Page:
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Copyright & Fair Use

This guide provides a brief introduction to copyright law and the fair use doctrine, especially in relation to education.

Disclaimer:

This guide is intended to provide information, not legal advice. This information can be used to help staff and faculty to understand concepts related to copyright. Please consult a legal professional if you have additional concerns or require legal advice.

Contact Us

Library Services

Ask a Librarian: Library@csmd.edu 

La Plata: 301-934-7676

Amy Spitz
Instruction & OER Librarian (Faculty)
aspitz@csmd.edu

Leonardtown: 240-725-5360

Mary Johnson
Interim Library Director
mbjohnson@csmd.edu

Prince Frederick: 443-550-6060

What is copyright?

"Copyright is a type of intellectual property that protects original works of authorship as soon as an author fixes the work in a tangible form of expression. In copyright law, there are a lot of different types of works, including paintings, photographs, illustrations, musical compositions, sound recordings, computer programs, books, poems, blog posts, movies, architectural works, plays, and so much more!"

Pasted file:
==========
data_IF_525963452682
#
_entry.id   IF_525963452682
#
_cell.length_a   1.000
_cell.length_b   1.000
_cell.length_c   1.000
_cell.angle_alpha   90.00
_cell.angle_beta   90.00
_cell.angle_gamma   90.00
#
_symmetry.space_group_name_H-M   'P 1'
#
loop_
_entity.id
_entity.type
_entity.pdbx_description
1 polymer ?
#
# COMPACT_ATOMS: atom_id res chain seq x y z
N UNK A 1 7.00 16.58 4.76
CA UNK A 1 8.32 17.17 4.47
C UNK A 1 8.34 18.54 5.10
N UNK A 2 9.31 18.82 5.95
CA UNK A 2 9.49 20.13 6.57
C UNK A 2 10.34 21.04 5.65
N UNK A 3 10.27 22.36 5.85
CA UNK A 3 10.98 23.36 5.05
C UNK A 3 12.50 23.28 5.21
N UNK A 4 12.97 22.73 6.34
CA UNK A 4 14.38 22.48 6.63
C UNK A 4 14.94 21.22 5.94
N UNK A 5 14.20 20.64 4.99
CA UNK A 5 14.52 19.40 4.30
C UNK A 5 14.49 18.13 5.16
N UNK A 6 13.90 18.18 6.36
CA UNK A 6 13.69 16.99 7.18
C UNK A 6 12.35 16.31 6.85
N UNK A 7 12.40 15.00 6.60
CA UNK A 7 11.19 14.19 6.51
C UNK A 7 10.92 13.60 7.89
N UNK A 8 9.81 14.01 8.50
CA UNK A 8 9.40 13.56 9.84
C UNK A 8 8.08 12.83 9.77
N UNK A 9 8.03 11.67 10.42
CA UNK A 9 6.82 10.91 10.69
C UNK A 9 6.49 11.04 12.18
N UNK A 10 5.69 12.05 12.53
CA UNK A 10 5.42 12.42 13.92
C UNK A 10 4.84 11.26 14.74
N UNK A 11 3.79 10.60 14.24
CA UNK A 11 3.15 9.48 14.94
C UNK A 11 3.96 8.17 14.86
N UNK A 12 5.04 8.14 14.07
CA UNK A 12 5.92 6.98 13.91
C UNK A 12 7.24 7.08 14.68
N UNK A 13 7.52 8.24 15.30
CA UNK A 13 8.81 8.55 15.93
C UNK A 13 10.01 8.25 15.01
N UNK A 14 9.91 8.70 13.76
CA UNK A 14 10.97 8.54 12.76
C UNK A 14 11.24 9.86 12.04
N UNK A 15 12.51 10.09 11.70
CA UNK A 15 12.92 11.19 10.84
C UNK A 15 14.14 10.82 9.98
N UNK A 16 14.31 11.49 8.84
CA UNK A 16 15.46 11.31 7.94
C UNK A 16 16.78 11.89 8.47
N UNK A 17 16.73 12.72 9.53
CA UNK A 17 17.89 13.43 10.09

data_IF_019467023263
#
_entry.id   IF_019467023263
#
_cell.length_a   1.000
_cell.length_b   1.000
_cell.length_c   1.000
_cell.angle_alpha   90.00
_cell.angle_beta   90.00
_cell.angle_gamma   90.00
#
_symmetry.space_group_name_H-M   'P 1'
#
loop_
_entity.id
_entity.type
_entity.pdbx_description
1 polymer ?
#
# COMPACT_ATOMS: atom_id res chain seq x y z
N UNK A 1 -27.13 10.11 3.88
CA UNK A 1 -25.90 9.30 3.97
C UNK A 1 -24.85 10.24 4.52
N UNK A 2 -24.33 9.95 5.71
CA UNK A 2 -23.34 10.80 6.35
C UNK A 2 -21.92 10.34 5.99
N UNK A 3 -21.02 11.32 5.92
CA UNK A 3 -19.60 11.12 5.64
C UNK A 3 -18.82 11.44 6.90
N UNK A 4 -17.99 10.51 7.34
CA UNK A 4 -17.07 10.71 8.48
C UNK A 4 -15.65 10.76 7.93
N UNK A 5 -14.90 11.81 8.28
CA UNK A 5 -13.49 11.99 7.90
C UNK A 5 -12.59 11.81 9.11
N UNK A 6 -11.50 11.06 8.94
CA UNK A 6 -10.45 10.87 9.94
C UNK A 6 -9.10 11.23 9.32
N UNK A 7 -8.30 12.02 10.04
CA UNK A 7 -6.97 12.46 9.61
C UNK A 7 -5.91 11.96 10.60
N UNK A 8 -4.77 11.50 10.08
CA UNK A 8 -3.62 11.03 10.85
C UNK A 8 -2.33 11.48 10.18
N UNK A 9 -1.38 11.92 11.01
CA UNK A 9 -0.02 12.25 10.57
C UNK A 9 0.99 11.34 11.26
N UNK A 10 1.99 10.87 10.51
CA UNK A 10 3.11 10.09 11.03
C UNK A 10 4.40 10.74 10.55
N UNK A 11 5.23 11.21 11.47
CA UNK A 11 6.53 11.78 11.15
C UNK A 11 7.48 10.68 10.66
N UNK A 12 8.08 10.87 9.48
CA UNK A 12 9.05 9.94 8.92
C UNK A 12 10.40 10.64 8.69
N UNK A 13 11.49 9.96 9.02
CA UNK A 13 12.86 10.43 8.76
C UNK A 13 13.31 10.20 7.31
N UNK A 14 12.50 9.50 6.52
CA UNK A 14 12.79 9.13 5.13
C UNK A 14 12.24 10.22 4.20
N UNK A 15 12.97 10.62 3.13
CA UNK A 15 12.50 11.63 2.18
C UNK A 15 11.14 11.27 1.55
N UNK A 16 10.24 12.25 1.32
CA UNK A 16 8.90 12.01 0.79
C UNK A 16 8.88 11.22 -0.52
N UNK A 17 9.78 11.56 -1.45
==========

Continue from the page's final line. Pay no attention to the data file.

What is Copyright?

What is fair use?

Section 107

Section 107 outlines limitations on exclusive rights to allow for "the fair use of a copyrighted work [...] for purposes such criticism, comment, news reporting, teaching (including multiple copies for classroom use), scholarship, or research."

Factors for determining Fair Use:

  1. the purpose and character of the use, including whether such use is of a commercial nature or is for nonprofit educational purposes

  2. the nature of the copyrighted work

  3. the amount and substantiality of the portion used in relation to the copyrighted work as a whole

  4. the effect of the use upon the potential market for or value of the copyrighted work

(Source: Title 17, Chapter 1, Section 107)


Section 108

Section 108 outlines limitations on exclusive rights specifically for reproduction by libraries and archives. This includes allowing libraries to:

  • make a copy of a work (which must include a notice of copyright) for researchers and people using the collections
  • make copies for preservation purposes
  • when replacements are not available for purchase, make physical or digital copies to replace a damaged, deteriorating, lost, or stolen copy or when the format is obsolete
    • " A format shall be considered obsolete if the machine or device necessary to render perceptible a work stored in that format is no longer manufactured or is no longer reasonably available in the commercial marketplace."

(Source: Title 17, Chapter 1, Section 108)

Additional Resources

Video Resources